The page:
This is a good question to be asking as espresso coffee does form the base of many milk based coffee drinks.

Unfortunately, you cannot make a real espresso or anything even close to an espresso style coffee with a percolator.

To get a proper espresso, you need a home espresso machine as you need the water pressure to produce the crema required.

Percolator Vs Moka
You can’t make an espresso with a percolator

The Advantages And Disadvantages Of Percolator Coffee

Everything has its plus points and their drawbacks. Let’s talk about the upsides and downsides of this brewing style.

The Advantages: 

  • It is very easy to use and brew large batches of coffee with.
  • They are cheap and won’t cost you too much.
  • It’s a very retro vintage and nostalgic way of making coffee.
  • You have a choice of a traditional stovetop or an electric percolator.
  • You can use the stovetop version on a camping stove.
  • You can brew to your preferred strength.

The Disadvantages:

  • You are prone to over extraction of your coffee.
  • You are prone to bitter coffee if you are not keeping an eye on your brew.
  • You have little to no control over the brewing process.
  • Your coffee boils – this is detrimental to the taste.

The Moka Pot Detailed

Let’s talk about and detail the Italian classic, the moka pot, which is often referred to as an Italian espresso maker or a stovetop espresso maker.

What Is A Moka Pot?

A moka pot is an Italian and continental European classic way of brewing coffee at home. I’ve lived on the continent for more than a decade and I can tell you there is literally not an Italian, Spanish or Portuguese home that does not have one.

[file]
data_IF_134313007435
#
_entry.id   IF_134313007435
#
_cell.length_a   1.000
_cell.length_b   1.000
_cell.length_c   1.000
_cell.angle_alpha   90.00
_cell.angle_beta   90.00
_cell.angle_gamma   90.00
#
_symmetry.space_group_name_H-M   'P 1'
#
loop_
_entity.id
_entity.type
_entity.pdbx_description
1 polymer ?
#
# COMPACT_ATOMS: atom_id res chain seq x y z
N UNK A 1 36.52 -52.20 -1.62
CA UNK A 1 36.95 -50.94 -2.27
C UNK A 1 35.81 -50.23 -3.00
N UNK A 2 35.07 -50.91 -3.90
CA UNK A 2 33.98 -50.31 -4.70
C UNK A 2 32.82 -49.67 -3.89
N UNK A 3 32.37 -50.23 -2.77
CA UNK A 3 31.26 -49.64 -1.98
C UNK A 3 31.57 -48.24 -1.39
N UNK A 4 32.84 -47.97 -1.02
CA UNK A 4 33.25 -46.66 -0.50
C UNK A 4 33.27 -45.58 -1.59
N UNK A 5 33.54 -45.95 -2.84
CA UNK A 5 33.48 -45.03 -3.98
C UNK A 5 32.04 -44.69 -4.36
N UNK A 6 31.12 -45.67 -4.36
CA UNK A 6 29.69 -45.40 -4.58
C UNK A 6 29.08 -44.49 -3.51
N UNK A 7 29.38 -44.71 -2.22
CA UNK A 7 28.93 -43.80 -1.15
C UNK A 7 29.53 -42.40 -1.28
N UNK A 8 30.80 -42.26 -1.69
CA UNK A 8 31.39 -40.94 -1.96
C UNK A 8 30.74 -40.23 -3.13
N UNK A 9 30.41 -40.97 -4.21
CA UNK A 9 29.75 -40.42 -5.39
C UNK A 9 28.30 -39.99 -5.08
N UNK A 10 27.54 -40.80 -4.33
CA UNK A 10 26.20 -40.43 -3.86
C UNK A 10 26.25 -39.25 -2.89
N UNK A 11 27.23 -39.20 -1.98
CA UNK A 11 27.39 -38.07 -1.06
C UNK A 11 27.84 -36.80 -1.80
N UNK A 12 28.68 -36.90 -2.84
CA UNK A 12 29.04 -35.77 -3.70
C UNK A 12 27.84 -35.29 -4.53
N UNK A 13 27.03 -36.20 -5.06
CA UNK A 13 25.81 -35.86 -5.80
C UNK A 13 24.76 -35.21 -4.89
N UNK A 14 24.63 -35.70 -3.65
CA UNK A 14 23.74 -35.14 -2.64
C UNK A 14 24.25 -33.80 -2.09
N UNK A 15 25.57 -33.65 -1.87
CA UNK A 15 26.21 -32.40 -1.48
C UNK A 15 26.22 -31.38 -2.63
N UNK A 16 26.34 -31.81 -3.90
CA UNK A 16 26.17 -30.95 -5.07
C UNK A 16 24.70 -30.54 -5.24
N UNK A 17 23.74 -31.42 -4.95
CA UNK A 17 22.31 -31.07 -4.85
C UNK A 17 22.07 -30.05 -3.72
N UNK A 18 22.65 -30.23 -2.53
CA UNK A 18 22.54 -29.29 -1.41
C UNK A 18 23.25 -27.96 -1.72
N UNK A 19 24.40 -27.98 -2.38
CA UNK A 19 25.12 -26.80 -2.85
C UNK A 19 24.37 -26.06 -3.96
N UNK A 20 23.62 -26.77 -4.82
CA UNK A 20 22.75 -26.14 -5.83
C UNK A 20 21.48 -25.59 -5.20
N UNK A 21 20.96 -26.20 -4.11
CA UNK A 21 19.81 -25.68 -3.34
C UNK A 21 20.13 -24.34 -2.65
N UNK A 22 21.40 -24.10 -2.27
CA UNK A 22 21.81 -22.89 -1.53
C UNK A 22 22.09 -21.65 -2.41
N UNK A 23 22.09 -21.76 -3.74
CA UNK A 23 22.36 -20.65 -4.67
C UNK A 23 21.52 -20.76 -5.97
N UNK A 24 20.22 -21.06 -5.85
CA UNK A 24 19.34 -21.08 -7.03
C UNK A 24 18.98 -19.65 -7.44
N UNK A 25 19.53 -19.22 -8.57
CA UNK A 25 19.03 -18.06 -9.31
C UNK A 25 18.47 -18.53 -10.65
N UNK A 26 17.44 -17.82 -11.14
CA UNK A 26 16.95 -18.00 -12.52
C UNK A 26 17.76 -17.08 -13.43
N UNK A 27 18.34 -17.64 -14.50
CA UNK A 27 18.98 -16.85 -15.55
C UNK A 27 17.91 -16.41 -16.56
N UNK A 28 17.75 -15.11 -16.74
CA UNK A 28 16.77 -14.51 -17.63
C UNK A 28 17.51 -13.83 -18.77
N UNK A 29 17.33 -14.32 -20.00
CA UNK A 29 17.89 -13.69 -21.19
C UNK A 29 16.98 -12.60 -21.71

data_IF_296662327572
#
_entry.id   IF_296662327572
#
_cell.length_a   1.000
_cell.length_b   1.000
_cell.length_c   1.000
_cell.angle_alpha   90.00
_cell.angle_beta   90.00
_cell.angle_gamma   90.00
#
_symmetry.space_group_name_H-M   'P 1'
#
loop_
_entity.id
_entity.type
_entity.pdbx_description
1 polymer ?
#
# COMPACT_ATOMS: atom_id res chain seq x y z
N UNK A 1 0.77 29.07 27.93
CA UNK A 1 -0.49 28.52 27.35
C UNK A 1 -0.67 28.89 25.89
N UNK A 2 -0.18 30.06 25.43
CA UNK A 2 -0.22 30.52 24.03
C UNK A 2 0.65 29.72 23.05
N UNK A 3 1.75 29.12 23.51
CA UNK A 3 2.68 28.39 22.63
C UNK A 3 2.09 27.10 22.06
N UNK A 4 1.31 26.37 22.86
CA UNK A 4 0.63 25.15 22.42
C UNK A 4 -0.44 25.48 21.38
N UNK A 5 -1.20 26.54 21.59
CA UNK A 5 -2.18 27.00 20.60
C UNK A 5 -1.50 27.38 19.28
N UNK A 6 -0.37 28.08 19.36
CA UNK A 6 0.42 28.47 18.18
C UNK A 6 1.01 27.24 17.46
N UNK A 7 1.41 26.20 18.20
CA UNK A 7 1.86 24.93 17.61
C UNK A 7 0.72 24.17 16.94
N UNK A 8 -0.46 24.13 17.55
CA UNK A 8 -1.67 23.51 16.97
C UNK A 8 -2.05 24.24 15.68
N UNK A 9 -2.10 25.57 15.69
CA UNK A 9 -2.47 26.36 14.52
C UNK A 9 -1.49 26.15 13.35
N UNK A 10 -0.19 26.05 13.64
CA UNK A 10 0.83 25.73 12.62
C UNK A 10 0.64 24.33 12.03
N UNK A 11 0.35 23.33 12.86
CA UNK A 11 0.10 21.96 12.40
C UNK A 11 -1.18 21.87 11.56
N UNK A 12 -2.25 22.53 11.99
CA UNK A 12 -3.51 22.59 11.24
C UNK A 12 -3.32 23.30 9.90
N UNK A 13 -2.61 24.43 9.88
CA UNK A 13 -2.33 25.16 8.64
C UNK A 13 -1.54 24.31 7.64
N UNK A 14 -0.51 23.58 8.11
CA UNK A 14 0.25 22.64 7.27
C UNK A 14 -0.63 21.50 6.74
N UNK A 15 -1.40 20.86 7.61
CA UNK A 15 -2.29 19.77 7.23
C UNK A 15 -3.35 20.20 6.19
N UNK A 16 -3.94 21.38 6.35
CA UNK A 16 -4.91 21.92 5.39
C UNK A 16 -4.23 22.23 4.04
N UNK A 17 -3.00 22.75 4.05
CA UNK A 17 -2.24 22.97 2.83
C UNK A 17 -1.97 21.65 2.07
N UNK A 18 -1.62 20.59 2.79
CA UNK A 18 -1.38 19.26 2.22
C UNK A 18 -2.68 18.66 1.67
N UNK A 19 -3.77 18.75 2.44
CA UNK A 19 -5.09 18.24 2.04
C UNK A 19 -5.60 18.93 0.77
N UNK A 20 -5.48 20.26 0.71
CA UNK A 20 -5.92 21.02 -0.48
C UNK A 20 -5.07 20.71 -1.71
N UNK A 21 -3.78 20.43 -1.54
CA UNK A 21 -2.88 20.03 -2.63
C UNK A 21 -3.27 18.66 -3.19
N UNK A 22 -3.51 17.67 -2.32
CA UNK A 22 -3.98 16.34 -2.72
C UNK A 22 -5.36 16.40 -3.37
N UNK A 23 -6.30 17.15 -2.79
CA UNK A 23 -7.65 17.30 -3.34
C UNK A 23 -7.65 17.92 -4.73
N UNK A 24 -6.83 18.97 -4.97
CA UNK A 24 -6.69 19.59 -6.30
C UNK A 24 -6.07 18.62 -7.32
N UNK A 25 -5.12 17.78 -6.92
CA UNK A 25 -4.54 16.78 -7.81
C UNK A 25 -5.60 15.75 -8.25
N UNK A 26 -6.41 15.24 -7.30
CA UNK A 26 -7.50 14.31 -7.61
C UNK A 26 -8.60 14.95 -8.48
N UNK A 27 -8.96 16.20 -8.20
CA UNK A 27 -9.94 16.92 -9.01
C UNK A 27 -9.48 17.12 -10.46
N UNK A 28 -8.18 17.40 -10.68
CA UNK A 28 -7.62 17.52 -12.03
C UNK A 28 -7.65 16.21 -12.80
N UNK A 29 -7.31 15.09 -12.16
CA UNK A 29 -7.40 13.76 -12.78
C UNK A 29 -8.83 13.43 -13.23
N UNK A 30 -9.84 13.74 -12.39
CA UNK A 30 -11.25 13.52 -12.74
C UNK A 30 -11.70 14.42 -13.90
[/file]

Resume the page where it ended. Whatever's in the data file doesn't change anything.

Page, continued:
Like the coffee Mocca, the stovetop moka pot, despite the spelling variation, was named after the Yemeni City of Mocha. Its invention is credited to the Italian Alfonso Bialetti, in 1933 and is the center piece of Italian coffee culture.

The original design model is still available and is sold by Bialetti under the name of Moka Express.

Typically, they are made from aluminum or stainless steel. Other variations made from copper are available also. The material used does affect the result of the final brew due to even or uneven distribution of heat.

Notably, like the percolator, they have modernised and come in both stove top and electric variations.

A moka pot
A moka pot

How Does A Moka Pot Work?

A moka pot functions in a very similar way to a percolator. It is almost as if it is a miniature percolator. It works on the principle of Darcy’s law and the ideal gas law where the water’s vapor pressure and the expanding gas is enough for the device to work.

Steam is not an absolute requirement. Water is filled in the lower part, called the boiler to below the level of the safety valve. Then the funnel, which doubles as a metal coffee filter is inserted.

The hot water then rises up and over the coffee beans via the funnel and then into the upper chamber. It is noted by coffee lovers and coffee experts Tristan Stephenson and James Hoffman that preheated water placed into the water chamber, the lowest chamber, results in a better cup of coffee, while boiling water can be detrimental to the taste.